Effect of Different Carbon Dioxide Gas Concentrations Used During the Insemination of Honey Bee Queens on Starting Oviposition
The experiment was conducted in 2004, 2005 and 2007 at the Research Institute of Pomology and Floriculture, Apiculture Division in Puławy, Poland. Carniolan sister queens at the age of 7 days were inseminated with an 8μl dose of semen. Queens were anesthetized once during the insemination with different concentrations of carbon dioxide and air gas mixtures. It took queens a shorter time to be narcotized when CO2 was given at higher concentrations. The timing was from 6.1 s when 100% CO2 was used to 95.5 s when 50% CO2 was used. Semen injection took longer in queens anaesthetized with CO2 at the lower 50% and 75% concentrations. The queens remained anesthetized significantly longer when higher CO2 concentrations were used.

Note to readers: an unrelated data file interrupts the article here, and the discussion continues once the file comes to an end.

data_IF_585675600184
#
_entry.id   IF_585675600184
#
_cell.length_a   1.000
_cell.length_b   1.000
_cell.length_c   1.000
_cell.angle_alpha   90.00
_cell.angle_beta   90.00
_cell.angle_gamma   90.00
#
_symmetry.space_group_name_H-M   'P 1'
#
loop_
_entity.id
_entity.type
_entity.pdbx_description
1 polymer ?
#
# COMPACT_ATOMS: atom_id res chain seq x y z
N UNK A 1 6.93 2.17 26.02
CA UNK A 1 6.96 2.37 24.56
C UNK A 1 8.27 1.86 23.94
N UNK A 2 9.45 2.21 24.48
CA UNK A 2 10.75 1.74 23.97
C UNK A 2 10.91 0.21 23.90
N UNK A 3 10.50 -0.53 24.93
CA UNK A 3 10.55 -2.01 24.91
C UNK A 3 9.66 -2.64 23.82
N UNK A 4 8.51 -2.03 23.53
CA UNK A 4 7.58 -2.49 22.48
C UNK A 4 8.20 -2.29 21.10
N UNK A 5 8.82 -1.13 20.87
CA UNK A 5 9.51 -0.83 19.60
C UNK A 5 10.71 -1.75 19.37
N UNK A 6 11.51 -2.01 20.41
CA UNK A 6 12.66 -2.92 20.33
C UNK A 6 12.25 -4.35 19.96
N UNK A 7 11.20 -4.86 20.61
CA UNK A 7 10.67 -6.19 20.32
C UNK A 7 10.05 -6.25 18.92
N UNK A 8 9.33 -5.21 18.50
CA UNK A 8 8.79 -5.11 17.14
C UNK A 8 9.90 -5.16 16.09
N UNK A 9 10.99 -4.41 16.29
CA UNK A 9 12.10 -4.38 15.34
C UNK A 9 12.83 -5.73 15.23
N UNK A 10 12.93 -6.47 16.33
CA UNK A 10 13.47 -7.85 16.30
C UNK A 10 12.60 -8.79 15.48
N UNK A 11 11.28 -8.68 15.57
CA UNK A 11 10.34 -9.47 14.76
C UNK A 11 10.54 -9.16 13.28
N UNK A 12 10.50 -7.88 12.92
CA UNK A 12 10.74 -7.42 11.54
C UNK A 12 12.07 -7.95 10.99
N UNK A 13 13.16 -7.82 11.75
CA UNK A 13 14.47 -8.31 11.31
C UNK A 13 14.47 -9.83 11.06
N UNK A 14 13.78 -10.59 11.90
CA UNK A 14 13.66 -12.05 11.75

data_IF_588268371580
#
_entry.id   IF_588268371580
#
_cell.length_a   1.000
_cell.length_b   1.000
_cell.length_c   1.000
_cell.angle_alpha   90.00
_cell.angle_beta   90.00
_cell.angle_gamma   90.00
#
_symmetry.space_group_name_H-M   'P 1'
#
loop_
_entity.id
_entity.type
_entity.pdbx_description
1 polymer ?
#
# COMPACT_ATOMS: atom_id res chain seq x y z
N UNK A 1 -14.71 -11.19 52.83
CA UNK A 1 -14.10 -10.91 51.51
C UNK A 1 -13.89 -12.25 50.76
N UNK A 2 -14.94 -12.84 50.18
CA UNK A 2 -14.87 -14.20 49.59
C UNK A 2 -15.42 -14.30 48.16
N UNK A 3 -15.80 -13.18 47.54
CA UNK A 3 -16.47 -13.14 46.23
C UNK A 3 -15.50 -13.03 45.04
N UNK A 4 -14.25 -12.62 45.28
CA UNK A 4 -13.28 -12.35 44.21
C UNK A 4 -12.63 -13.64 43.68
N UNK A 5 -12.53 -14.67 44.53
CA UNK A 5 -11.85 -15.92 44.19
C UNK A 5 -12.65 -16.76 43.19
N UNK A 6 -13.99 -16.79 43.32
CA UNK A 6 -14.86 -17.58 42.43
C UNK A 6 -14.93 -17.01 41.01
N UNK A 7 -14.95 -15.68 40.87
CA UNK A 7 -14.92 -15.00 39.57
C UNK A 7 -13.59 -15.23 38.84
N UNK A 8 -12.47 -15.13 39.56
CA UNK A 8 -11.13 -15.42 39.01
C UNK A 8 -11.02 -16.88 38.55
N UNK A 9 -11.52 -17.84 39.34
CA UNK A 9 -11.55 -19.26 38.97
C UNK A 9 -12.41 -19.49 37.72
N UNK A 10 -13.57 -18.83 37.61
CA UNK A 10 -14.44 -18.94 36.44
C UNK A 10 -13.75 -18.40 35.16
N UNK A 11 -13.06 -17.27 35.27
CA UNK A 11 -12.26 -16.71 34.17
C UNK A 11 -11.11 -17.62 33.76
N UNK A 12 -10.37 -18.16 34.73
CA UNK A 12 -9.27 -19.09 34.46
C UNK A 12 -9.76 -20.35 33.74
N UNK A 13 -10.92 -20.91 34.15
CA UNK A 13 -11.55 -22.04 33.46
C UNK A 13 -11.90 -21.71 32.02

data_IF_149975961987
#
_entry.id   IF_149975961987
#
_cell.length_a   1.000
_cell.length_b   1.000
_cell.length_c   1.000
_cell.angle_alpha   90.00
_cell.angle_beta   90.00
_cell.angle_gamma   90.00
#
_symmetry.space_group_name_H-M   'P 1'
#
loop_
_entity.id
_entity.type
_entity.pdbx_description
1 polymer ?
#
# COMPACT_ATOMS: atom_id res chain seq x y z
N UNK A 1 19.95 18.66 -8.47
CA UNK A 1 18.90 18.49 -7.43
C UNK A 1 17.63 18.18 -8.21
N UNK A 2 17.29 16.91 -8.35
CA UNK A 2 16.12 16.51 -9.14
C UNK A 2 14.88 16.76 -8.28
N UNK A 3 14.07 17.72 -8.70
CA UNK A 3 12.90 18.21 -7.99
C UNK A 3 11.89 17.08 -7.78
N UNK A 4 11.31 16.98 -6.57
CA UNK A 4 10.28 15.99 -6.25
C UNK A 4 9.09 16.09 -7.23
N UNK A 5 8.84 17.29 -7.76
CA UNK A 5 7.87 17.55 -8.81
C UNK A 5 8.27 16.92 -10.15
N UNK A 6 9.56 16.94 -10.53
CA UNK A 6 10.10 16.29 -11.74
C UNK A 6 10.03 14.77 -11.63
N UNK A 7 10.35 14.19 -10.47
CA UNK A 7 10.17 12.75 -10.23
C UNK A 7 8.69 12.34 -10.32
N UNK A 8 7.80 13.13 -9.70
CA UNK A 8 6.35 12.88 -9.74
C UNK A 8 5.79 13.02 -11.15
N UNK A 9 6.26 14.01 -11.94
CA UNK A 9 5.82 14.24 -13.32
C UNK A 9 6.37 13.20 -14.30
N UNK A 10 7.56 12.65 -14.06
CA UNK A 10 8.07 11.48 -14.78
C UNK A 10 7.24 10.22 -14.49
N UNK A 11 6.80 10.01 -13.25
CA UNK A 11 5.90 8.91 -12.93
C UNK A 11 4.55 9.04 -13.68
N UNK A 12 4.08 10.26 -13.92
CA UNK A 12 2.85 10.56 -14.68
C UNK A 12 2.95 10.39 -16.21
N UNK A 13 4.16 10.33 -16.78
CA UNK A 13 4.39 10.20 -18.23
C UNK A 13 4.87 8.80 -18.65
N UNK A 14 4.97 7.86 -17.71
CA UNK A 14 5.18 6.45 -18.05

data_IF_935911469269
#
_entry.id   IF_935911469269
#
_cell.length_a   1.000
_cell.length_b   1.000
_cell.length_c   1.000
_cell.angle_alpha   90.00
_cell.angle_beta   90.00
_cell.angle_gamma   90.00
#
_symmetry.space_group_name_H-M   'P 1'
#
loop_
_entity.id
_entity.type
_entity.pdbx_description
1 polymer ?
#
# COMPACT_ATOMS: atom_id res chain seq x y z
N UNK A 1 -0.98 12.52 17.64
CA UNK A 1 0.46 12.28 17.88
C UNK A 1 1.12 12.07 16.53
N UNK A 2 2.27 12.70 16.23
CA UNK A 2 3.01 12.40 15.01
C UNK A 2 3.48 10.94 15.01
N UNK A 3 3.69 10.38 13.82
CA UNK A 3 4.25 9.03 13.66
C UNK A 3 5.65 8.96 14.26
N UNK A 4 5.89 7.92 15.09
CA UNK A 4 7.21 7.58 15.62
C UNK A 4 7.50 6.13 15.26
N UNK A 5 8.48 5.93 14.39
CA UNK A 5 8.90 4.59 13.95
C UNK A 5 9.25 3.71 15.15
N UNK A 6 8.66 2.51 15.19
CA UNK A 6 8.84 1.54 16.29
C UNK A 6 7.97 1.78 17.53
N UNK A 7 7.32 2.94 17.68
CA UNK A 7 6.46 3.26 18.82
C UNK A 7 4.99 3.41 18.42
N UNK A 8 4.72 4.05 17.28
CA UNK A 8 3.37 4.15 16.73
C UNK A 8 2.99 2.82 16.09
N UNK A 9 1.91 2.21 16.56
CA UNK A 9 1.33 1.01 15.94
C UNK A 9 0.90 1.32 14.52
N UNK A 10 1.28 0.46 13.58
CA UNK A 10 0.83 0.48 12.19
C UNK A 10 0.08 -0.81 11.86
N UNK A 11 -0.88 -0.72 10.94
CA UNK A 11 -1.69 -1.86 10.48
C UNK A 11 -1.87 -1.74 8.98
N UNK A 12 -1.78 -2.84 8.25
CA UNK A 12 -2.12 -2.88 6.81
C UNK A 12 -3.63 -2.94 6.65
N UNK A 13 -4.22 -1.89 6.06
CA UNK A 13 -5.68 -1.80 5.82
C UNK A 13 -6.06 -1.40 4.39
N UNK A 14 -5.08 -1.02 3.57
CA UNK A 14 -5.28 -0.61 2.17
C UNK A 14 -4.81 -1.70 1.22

Among 276 instrumentally inseminated queens, 88% started laying eggs before the end of the experiment and 12% did not start laying eggs, or died before the end of the experiment. The highest percentage of queens that did not start laying eggs or died was noted in the group anaesthetized with 75% and 80% of CO2 (16.4% and 14.5%). In the other groups, the percentage of queens who did not start laying eggs or died ranged from 7.4% to 14.5%. Different CO2 gas concentrations used for immobilization of bee queens during instrumental insemination significantly influenced oviposition of queens. Instrumentally inseminated bee queens began laying eggs 4 to 55 days after the insemination. The significantly shortest time from insemination to oviposition was noted in queens that were narcotized with 50, 100 and 90% of CO2 (17.4, 17.6 and 19.9 days respectively). The longest time was noted in queens treated with 75-80% of CO2 (after 22 days).